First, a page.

During the summer of 1966, the great American contralto, Marian Anderson, performed with the Grant Park Orchestra under the direction of her nephew, conductor James DePreist. When Studs Terkel visited them shortly before the concert, he recorded this program on his portable tape recorder.
February 10, 2017
STEVE GOODMAN & FRED HOLSTEIN (Recorded c. 1972)
Steve Goodman and Fred Holstein, Chicago sons and folk troubadours, played songs and told stories when they visited with Studs Terkel in 1972.
February 17, 2017
WILLIAM RUSSO ((Recorded February 13, 1997)
Chicagoan William Russo was a Jazz composer, arranger, educator and band leader whose remarkable career spanned the second half of the 20th century. He wrote for Stan Kenton and the New York Philharmonic, collaborated with Duke Ellington and Yehudi Menuhin, developed the music department at Columbia College, and originated the long-running Chicago Jazz Ensemble in residence there. In 1997, shortly before a grand concert honoring his 50 years in music, Studs Terkel welcomed him to WFMT’s studios. The hour begins with the CJE’s performance of Russo’s Chicago Suite No. 1, and the movement called simply, “Studs.”
February 24, 2017
BROWNIE MC GHEE & SONNY TERRY (Recorded January 28, 1970)
This evening’s BEST OF STUDS TERKEL is a rebroadcast of a 1970 conversation with bluesmen Sonny Terry and Brownie McGee. Sonny with a harmonica, whom Studs called “a nonpareil”, and Brownie McGee at the guitar; they were a team for a long time. Studs opens this program with an excerpt of another Sonny Terry and Brownie McGee concert which he had introduced some 11 years earlier.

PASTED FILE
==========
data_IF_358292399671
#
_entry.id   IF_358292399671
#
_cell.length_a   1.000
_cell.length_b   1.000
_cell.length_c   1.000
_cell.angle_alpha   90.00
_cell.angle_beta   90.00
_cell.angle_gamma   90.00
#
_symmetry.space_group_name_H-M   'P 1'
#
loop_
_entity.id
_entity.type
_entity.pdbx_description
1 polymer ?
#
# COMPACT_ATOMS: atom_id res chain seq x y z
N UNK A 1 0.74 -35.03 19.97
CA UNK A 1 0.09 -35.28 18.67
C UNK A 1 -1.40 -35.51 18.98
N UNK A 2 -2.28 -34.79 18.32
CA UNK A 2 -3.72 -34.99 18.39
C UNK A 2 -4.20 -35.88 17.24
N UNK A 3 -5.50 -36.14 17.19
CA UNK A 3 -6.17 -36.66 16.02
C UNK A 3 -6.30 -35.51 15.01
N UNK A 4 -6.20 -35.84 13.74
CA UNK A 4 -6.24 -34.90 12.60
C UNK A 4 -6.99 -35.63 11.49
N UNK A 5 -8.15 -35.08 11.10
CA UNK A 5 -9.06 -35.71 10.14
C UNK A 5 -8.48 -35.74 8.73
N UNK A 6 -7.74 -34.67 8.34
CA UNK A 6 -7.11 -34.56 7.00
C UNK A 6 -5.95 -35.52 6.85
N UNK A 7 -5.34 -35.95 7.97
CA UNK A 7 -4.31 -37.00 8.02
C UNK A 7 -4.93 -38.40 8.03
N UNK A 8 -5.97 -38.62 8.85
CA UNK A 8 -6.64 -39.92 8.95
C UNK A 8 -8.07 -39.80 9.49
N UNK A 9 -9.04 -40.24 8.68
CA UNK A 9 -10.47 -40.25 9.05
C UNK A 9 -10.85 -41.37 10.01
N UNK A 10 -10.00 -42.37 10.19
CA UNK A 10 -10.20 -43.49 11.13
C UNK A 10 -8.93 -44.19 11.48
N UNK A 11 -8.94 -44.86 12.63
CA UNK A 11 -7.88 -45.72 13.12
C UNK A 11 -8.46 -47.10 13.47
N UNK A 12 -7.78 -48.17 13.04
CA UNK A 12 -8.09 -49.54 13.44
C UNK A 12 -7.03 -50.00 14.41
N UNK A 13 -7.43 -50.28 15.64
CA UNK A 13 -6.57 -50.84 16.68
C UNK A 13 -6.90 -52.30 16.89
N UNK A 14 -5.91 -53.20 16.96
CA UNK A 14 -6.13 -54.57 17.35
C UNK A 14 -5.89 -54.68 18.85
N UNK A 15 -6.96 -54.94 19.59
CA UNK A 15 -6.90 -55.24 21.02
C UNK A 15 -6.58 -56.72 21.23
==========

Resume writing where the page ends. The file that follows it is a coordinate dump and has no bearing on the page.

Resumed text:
March 3, 2017
JOHN ELIOT GARDINER (Recorded February 20, 1989)
British conductor John Eliot Gardiner is a rather unique figure in the world of music. His interest is primarily Baroque music, and he founded the Montiverdi Choir and the English Baroque Soloists. A 1989 tour with these ensembles brought him to Chicago, and this conversation with Studs Terkel.
March 10, 2017
DEL CLOSE (Recorded May, 15, 1970)
Back in 1970, Studs Terkel spoke with the actor, comedian, teacher and innovator, Del Close, about his life, and his influence on improvisational humor and performance in Chicago and around the world. The hour begins with a recording from 1960 in which Del Close and John Brent hold forth on How to Speak Hip.
March 24, 2017
Hello, Spring! (Recorded March 20, 1980)
With spring at last at our doorstep, we recall how Studs Terkel once observed that there are more songs about this season of the year than any of the other three. And so tonight on the BEST OF STUDS TERKEL we return to 1980, and Stud’s program about Spring.
March 31, 2017
Renée Fleming (Recorded February 2, 1996)
In 1996, Studs Terkel, ever interested in music and the people who create it, spoke with Renée Fleming who was in Chicago to portray Marguerite in Gounod’s Faust at Lyric Opera. In April, the long-celebrated soprano, and Lyric Opera creative consultant, will return to a signature role as the Marschallin in The Metropolitan Opera’s production of Der Rosenkavalier.